Why we turned off career scores for people in our game credits
Over the last week or so, there has been an enthusiastic discussion in the gaming press and social media about how the Metacritic team collects and displays credits and scores for individual contributors to video games. I want to put our process in context, provide some history, and explain where we’ll be going in the future.
As part of our relaunch of Metacritic in August of last year, one of our goals was to make the site much more dynamic and to allow our users to discover new products by exploring other titles by the creative teams behind the movies, games, TV shows, and albums our users enjoy.
In our movies section, for example, we wanted our users to be able to click on an actor, a director, or writer and view a page dedicated to that individual. On that page, a user can currently view all movies in the Metacritic database that the individual in question starred in, directed, or has written, along with the individual movies’ Metascores, and an overall “career score.” This career score is not an independent evaluation (or an aggregation of reviews of) the individual person in question – it’s a simple average of all the individual Metascores assigned to those movies the individual worked on. We license our movie credit database from our partner IMDb.
Similarly, in our games section, we encourage our users to click on the publisher or developer (development company) of a game they enjoy to learn more about other games those companies have produced, the Metascores of those games, and the companies’ overall career scores.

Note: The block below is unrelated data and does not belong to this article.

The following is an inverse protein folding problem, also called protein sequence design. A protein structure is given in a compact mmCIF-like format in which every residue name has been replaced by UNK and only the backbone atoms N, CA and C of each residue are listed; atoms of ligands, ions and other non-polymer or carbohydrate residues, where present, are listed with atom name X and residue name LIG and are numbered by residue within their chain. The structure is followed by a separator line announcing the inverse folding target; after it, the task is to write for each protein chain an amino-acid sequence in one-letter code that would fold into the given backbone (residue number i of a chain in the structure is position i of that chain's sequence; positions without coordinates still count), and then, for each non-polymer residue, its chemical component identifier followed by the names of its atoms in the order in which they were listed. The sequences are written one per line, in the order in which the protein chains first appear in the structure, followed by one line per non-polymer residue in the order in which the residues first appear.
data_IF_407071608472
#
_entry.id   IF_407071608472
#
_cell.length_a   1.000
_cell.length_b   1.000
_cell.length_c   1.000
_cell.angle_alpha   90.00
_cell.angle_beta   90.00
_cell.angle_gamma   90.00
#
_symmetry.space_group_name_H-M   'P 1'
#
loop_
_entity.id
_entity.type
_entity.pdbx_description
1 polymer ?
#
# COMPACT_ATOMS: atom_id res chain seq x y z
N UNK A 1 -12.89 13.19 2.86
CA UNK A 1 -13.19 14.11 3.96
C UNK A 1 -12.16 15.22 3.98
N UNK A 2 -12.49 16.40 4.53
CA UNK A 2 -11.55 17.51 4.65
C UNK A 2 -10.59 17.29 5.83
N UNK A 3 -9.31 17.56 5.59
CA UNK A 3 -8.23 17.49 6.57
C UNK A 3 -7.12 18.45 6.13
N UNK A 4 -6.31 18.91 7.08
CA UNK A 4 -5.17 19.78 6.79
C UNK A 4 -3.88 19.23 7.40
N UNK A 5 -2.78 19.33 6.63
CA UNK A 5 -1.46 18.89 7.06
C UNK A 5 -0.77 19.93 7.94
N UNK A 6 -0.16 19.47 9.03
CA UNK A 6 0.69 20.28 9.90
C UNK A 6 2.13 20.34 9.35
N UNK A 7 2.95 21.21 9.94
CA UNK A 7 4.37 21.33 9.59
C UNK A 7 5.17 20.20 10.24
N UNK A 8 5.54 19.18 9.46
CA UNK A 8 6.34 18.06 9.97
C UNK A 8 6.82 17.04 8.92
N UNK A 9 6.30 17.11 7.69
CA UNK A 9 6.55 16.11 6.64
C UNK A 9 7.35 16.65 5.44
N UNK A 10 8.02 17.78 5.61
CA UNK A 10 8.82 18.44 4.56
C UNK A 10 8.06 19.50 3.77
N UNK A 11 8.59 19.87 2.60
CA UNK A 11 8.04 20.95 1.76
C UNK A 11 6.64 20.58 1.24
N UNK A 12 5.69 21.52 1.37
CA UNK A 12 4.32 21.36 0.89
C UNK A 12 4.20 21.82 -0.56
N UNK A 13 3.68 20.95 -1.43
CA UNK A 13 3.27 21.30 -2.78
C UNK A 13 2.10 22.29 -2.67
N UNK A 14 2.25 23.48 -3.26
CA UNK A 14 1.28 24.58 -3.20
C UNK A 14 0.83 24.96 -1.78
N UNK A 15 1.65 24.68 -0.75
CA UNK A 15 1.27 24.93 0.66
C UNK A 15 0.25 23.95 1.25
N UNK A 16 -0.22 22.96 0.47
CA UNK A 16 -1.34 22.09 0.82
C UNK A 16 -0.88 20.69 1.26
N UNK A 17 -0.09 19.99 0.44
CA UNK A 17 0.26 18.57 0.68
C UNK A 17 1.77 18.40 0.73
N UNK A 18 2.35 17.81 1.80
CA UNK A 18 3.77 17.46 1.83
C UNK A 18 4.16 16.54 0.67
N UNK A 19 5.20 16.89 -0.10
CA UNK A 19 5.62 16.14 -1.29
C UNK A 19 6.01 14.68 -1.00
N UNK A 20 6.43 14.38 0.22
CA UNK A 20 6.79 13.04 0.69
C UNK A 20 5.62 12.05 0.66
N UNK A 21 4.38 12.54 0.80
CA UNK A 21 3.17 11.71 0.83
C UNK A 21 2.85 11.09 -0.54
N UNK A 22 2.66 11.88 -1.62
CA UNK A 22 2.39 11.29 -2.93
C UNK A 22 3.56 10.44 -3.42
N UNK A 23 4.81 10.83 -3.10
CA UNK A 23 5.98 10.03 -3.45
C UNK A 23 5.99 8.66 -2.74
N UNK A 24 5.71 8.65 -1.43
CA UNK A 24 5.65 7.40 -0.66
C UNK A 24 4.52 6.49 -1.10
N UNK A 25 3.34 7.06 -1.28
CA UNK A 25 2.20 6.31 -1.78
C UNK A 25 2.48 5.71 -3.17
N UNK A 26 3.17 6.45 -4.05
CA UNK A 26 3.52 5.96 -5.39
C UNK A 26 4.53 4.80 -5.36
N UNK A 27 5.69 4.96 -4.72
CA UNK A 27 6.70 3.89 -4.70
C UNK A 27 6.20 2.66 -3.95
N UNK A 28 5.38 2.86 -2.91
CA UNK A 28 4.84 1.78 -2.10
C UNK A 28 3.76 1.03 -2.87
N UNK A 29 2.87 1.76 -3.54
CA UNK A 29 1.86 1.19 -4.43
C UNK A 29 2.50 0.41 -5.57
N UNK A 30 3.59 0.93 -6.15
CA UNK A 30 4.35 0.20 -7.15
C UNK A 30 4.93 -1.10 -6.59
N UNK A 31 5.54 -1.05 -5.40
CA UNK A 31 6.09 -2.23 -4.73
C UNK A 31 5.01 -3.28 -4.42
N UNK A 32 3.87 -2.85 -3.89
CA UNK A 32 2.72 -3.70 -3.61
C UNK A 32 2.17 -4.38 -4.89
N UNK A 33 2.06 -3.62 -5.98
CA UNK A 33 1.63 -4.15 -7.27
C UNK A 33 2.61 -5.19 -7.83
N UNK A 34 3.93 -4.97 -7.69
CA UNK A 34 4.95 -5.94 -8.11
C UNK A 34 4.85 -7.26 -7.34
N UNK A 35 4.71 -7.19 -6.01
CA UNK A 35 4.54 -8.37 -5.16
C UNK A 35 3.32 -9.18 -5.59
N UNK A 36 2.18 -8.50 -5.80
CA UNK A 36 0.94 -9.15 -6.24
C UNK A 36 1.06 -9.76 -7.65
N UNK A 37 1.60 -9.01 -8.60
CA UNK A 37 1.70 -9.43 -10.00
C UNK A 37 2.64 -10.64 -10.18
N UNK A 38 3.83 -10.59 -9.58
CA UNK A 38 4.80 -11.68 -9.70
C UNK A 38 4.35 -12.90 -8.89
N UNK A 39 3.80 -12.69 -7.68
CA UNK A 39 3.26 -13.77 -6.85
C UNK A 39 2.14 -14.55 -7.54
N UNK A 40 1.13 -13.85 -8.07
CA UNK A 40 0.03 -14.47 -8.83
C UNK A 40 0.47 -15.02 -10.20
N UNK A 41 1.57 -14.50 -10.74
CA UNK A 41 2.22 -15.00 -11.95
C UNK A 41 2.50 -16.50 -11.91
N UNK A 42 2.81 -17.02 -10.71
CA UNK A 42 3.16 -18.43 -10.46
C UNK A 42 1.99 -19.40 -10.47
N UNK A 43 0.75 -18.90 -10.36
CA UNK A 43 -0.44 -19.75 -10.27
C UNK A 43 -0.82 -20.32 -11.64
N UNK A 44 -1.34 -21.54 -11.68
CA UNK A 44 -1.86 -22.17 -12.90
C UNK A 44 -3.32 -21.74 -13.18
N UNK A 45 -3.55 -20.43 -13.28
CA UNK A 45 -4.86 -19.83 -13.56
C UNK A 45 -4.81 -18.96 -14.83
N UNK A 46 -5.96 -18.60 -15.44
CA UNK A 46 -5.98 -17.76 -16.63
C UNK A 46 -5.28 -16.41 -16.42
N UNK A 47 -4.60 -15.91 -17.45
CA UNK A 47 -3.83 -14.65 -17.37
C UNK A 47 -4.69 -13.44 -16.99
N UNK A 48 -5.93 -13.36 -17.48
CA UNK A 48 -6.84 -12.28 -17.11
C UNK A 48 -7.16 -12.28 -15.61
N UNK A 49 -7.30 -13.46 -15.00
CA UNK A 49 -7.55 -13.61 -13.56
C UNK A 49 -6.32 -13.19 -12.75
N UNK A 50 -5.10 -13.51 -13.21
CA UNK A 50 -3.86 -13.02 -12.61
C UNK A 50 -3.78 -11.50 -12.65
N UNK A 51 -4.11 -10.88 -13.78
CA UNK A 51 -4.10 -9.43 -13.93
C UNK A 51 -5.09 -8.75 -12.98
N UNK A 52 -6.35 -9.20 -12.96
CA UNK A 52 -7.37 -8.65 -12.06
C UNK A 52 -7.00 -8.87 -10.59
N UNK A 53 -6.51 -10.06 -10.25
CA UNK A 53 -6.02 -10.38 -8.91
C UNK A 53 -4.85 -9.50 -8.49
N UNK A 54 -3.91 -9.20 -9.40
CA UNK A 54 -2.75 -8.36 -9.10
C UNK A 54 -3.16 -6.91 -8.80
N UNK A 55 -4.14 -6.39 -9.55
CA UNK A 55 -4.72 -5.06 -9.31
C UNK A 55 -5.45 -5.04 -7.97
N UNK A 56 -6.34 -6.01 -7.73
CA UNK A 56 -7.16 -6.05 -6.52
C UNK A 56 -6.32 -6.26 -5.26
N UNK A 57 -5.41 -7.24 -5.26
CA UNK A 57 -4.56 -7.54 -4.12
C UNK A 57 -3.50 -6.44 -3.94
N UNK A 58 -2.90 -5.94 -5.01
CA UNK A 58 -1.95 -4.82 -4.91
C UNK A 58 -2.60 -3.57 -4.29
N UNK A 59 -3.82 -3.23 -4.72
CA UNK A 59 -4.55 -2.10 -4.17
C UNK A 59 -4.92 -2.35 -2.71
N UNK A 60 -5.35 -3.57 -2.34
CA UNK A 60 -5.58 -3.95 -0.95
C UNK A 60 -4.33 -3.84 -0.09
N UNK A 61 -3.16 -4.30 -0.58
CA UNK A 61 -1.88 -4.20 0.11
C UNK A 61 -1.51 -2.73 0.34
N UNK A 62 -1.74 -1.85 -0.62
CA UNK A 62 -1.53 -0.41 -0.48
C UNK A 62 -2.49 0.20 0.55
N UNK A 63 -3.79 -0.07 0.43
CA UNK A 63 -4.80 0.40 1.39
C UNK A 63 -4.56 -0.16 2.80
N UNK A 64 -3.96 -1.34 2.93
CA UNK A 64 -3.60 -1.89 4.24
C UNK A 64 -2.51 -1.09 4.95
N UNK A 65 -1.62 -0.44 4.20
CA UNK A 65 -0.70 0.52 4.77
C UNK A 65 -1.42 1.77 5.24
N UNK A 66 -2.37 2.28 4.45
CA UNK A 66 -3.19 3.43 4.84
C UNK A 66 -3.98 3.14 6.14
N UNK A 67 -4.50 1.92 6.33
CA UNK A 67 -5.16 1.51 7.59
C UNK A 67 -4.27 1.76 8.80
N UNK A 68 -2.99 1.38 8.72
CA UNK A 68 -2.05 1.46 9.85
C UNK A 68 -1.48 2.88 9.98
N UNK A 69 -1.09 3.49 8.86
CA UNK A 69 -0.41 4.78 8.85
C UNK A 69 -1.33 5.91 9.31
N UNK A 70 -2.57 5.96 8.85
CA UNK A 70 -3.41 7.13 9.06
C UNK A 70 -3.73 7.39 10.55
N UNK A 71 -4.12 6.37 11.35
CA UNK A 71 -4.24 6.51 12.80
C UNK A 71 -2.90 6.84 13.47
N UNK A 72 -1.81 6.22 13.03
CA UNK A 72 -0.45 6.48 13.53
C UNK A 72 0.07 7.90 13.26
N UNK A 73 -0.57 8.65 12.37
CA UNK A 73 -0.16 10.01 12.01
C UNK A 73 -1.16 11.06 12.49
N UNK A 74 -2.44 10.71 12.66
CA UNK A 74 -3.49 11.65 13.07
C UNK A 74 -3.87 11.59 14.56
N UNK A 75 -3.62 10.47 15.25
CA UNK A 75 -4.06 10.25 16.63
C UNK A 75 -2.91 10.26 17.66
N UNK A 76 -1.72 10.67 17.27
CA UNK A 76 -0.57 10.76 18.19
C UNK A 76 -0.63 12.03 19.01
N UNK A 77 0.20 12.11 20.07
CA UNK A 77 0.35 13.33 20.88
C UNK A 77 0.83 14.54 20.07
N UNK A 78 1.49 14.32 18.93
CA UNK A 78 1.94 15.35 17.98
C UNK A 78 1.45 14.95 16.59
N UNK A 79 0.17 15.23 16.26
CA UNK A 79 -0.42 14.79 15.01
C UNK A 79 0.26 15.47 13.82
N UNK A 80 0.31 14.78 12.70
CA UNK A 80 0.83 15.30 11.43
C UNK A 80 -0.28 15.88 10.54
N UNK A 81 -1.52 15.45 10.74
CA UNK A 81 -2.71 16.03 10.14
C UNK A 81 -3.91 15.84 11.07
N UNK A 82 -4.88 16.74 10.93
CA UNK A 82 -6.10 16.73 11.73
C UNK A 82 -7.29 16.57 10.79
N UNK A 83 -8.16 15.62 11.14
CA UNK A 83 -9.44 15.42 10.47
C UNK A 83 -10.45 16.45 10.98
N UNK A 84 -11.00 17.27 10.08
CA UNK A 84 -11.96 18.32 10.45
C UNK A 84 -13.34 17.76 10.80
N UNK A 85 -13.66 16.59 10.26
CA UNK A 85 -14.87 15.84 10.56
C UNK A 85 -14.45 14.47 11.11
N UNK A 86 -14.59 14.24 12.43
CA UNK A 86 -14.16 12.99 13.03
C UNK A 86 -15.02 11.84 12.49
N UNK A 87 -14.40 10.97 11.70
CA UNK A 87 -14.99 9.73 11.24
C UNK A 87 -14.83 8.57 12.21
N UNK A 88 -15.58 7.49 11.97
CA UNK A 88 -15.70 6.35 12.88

In addition to creating dedicated pages for corporate publishers and developers, on a given game’s “Details & Credits” page, Metacritic displays those individual people who contributed to the games in our database, including designers, programmers, producers, voice actors, and artists. In turn, we have produced dedicated pages for those individuals featuring their games and associated Metascores, and, until today, their individual career scores.
Although our credits database (which is powered by our sister site GameFAQs) is growing, as our users’ feedback has indicated, it is a work in progress and is not nearly as comprehensive as it needs to be to accurately provide a career score for these individuals. As such, we have removed that career score from the pages dedicated to creative individuals behind games on Metacritic. We are still very much committed to building a credits database, and welcome your participation in that process. You can submit information through our sister site GameFAQs here and submit any profile corrections or adjustments here.